By Rob Vogt
Lucas Dunand dreams of being a world champion bull rider.
The Claresholm native is pursuing that dream in Texas, a dream he has had as long as he has been riding. That’s been a long time, too.
He started with mutton bustin’ at the Stavely Amateur rodeo, moved on to steer riding, then bull riding.
“I’ve been pretty much riding my whole life,” Dunand said.
His big chance came in 2021 when he was in Grade 12 at Willow Creek Composite High School.
He finished fourth in high school rodeo, and qualified for the National High School Finals in Lincoln, Nebraska.
That caught the attention of Howard College in Big Spring, Texas. Dunand had made some videos of his rides and was sending them to colleges mostly in Texas. Qualifying for national finals rodeo helped him earn a scholarship.
“It sold them on me being a good bull rider,” Dunand said.
Ultimately, Howard College offered him a full ride scholarship. That included tuition, residence and a meal plan, for two years.
Riding in Texas definitely was eye opening for Dunand.
“The bulls are hard,” he said. “I learned a lot.
The competition in collegiate rodeo was at the highest level.
“I rode against some of the best guys in the world.”
The size of school does not matter, so Dunand’s Howard College competed against the biggest schools in the state such as Texas Tech and Texas A&M.
“I was in the best region by far,” Dunand said. “It definitely made me better.”
Dunand also had to adjust to life in another country, but he did not find it difficult. He noted it was different, the food tastes better down there, and there are a lot more people everywhere.
The biggest difference is there is a lot more bull riding in Texas. He could go to a bull riding every day.
He did go to the Fort Worth Rodeo every weekend, held at the Fort Worth Stockyards.
“It’s like the Calgary Stampede only year round,” he said.
Through it all, he said, sponsors make all the difference.
“We couldn’t do it without sponsorship,” he said.
Dunand prepares a variety of different ways.
He does a lot of stretching and balance training. He also has a barrel welded to a lever to mimic a bucking bull.
“The best practice is getting on practice bulls,” Dunand said. “Just get up there and do it.”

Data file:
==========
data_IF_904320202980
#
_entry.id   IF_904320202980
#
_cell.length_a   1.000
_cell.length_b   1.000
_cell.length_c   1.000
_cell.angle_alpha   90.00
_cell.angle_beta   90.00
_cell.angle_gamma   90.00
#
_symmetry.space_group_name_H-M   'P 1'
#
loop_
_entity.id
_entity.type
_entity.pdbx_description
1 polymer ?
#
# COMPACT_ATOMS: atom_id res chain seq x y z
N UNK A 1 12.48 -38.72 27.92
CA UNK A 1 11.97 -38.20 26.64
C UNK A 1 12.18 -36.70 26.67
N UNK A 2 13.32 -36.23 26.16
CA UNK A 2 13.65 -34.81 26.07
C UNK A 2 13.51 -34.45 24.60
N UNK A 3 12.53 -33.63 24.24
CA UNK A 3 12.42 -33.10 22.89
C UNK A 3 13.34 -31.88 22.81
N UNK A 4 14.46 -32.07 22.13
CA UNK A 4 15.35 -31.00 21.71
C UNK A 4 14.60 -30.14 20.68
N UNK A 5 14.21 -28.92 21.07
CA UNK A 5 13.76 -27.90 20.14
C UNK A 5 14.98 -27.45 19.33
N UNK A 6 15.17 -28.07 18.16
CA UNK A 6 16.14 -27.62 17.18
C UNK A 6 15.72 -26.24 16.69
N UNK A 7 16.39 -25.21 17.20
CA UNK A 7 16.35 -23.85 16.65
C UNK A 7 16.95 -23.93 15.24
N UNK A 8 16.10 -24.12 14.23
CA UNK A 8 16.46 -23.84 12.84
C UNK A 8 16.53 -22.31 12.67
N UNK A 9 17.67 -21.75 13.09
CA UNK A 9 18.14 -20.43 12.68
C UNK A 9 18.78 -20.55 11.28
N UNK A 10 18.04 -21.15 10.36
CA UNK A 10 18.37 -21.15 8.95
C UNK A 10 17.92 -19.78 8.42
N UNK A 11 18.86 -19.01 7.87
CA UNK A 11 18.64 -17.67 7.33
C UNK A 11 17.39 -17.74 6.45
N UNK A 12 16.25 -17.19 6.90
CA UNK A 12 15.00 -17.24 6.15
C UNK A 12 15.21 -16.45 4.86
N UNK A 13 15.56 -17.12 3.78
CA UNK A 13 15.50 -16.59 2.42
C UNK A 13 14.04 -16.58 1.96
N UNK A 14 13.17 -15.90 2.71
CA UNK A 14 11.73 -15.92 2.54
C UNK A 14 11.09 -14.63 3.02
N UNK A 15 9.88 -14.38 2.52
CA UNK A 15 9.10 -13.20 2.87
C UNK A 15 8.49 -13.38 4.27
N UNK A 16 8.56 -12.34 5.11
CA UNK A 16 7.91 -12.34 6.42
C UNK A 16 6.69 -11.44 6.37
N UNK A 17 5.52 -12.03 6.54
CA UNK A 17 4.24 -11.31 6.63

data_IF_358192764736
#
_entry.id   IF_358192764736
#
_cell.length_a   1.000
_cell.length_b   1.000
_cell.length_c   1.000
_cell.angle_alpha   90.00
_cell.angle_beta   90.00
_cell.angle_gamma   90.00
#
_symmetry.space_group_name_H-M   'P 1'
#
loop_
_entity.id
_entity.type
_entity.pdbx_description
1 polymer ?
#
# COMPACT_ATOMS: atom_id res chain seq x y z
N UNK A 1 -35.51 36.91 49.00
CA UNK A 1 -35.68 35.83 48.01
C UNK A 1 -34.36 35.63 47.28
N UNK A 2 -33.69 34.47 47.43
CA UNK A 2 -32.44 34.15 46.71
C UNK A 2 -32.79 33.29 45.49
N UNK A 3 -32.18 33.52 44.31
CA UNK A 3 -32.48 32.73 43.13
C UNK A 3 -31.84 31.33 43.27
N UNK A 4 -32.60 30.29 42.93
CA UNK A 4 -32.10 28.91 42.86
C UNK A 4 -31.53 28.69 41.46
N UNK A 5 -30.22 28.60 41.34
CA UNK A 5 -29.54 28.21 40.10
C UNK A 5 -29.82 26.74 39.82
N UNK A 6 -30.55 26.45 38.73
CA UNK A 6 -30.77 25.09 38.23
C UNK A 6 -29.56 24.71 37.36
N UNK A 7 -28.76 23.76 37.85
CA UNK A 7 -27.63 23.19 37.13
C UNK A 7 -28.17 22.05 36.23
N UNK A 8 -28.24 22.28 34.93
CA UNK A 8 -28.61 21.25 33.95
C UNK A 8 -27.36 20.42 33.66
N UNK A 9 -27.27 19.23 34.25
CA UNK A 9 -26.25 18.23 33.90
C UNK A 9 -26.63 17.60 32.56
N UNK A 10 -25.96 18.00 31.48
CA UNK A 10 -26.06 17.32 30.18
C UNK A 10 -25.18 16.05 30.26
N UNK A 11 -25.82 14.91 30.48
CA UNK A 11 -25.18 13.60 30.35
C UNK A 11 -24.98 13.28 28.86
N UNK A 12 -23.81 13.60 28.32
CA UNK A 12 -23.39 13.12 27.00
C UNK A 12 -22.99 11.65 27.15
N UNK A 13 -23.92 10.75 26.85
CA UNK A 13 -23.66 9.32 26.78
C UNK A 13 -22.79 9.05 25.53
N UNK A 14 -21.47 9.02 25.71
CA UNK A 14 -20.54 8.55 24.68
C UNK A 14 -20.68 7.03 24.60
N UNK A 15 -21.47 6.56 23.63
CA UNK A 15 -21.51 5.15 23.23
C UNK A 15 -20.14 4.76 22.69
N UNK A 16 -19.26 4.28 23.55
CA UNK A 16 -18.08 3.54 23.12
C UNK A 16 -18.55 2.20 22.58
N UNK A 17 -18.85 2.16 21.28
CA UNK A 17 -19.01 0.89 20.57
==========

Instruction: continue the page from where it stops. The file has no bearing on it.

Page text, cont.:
He counts as his role models three Claresholm bull riders – Chad Besplug a Canadian and Calgary Stampede champion; Logan Biever, and Griffin Smeltzer who have both been winning events in Canada and abroad.
“I always looked up to them,” Dunand said. “They’re from around here.
“I thought if they did it, I can do it too.
“I’ve known them my whole life.”
In fact, Besplug and Biever helped Dunand ride his first steer when he was eight years old.
The Smeltzers have also helped him out a lot.
This summer he is back home and working locally. He has also been competing in events in PBR Canada and Bull Riders Canada.
Howard College offers two-year programs, so Dunand has now graduated with an associate degree in agriculture.
He transferred directly to Sol Ross University in Alpine, Texas where he will earn his degree in agri-business, and keep on riding bulls.
“I really like their program,” Dunand said. “They have a great coach.”
Sol Ross University is also where Griffin Smeltzer went. The Claresholm bull rider is quickly making a name for himself in Professional Bull Riders, or PBR.
Moreover, a rider from Sol Ross won the national championship.
Dunand also wants to go pro in the fall, meaning he can ride in Professional Rodeo Cowboys Association, or PCRA, events. He plans to stay in Texas and close to home to balance his schooling with his bull riding.
His goals are simple.
“I want to be a professional bull rider,” Dunand said.
His goal this year is to make the college final and win it, then make the National Finals Rodeo and, after college, win a PBR world championship.
Dunand wants to ride as long as he can.
He gets on bulls every day and believes he can make a living riding bulls.
There was self doubt before he went to college, but the experience has definitely made him a lot more confident.
By Rob Vogt